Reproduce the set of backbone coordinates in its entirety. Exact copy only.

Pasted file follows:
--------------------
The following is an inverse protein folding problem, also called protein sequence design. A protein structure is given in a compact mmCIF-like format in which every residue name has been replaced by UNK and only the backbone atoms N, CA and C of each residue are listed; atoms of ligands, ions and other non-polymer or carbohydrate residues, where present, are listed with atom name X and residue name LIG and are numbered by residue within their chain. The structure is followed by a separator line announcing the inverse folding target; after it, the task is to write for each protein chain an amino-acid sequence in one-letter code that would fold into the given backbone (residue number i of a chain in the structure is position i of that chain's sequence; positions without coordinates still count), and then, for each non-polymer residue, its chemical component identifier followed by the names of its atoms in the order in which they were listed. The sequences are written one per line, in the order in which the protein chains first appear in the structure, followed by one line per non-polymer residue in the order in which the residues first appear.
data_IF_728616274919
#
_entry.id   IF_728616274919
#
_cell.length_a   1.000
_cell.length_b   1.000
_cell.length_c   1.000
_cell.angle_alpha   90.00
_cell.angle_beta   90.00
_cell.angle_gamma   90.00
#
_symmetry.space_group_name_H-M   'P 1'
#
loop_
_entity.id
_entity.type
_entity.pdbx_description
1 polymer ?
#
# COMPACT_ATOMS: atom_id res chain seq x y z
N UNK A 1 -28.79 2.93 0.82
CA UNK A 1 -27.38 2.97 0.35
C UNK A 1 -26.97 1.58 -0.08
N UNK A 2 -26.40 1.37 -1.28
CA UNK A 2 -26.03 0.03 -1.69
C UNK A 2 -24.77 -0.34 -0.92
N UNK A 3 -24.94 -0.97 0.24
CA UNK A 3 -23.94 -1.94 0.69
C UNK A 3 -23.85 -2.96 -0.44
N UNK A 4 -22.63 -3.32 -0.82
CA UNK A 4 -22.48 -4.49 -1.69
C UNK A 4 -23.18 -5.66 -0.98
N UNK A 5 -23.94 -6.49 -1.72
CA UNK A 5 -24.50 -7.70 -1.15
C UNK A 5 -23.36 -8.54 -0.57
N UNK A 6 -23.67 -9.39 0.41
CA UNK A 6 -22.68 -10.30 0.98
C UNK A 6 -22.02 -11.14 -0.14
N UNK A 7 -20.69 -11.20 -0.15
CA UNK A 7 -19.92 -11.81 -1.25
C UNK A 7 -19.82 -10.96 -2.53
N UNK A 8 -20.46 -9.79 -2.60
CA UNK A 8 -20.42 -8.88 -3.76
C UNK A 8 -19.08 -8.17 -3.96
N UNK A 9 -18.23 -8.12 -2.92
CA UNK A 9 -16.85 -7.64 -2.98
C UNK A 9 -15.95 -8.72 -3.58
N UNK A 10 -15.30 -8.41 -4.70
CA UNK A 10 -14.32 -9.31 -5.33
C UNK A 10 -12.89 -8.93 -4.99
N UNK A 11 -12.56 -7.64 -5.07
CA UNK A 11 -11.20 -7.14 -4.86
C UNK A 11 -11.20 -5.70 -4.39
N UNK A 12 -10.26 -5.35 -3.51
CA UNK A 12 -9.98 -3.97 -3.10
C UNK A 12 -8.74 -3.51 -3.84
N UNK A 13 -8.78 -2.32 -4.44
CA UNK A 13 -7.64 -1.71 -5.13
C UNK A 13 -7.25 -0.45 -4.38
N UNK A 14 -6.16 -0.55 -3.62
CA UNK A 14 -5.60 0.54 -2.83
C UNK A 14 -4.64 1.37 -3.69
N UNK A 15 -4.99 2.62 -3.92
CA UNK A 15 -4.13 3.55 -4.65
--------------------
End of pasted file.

The following is an inverse protein folding problem, also called protein sequence design. A protein structure is given in a compact mmCIF-like format in which every residue name has been replaced by UNK and only the backbone atoms N, CA and C of each residue are listed; atoms of ligands, ions and other non-polymer or carbohydrate residues, where present, are listed with atom name X and residue name LIG and are numbered by residue within their chain. The structure is followed by a separator line announcing the inverse folding target; after it, the task is to write for each protein chain an amino-acid sequence in one-letter code that would fold into the given backbone (residue number i of a chain in the structure is position i of that chain's sequence; positions without coordinates still count), and then, for each non-polymer residue, its chemical component identifier followed by the names of its atoms in the order in which they were listed. The sequences are written one per line, in the order in which the protein chains first appear in the structure, followed by one line per non-polymer residue in the order in which the residues first appear.
data_IF_728616274919
#
_entry.id   IF_728616274919
#
_cell.length_a   1.000
_cell.length_b   1.000
_cell.length_c   1.000
_cell.angle_alpha   90.00
_cell.angle_beta   90.00
_cell.angle_gamma   90.00
#
_symmetry.space_group_name_H-M   'P 1'
#
loop_
_entity.id
_entity.type
_entity.pdbx_description
1 polymer ?
#
# COMPACT_ATOMS: atom_id res chain seq x y z
N UNK A 1 -28.79 2.93 0.82
CA UNK A 1 -27.38 2.97 0.35
C UNK A 1 -26.97 1.58 -0.08
N UNK A 2 -26.40 1.37 -1.28
CA UNK A 2 -26.03 0.03 -1.69
C UNK A 2 -24.77 -0.34 -0.92
N UNK A 3 -24.94 -0.97 0.24
CA UNK A 3 -23.94 -1.94 0.69
C UNK A 3 -23.85 -2.96 -0.44
N UNK A 4 -22.63 -3.32 -0.82
CA UNK A 4 -22.48 -4.49 -1.69
C UNK A 4 -23.18 -5.66 -0.98
N UNK A 5 -23.94 -6.49 -1.72
CA UNK A 5 -24.50 -7.70 -1.15
C UNK A 5 -23.36 -8.54 -0.57
N UNK A 6 -23.67 -9.39 0.41
CA UNK A 6 -22.68 -10.30 0.98
C UNK A 6 -22.02 -11.14 -0.14
N UNK A 7 -20.69 -11.20 -0.15
CA UNK A 7 -19.92 -11.81 -1.25
C UNK A 7 -19.82 -10.96 -2.53
N UNK A 8 -20.46 -9.79 -2.60
CA UNK A 8 -20.42 -8.88 -3.76
C UNK A 8 -19.08 -8.17 -3.96
N UNK A 9 -18.23 -8.12 -2.92
CA UNK A 9 -16.85 -7.64 -2.98
C UNK A 9 -15.95 -8.72 -3.58
N UNK A 10 -15.30 -8.41 -4.70
CA UNK A 10 -14.32 -9.31 -5.33
C UNK A 10 -12.89 -8.93 -4.99
N UNK A 11 -12.56 -7.64 -5.07
CA UNK A 11 -11.20 -7.14 -4.86
C UNK A 11 -11.20 -5.70 -4.39
N UNK A 12 -10.26 -5.35 -3.51
CA UNK A 12 -9.98 -3.97 -3.10
C UNK A 12 -8.74 -3.51 -3.84
N UNK A 13 -8.78 -2.32 -4.44
CA UNK A 13 -7.64 -1.71 -5.13
C UNK A 13 -7.25 -0.45 -4.38
N UNK A 14 -6.16 -0.55 -3.62
CA UNK A 14 -5.60 0.54 -2.83
C UNK A 14 -4.64 1.37 -3.69
N UNK A 15 -4.99 2.62 -3.92
CA UNK A 15 -4.13 3.55 -4.65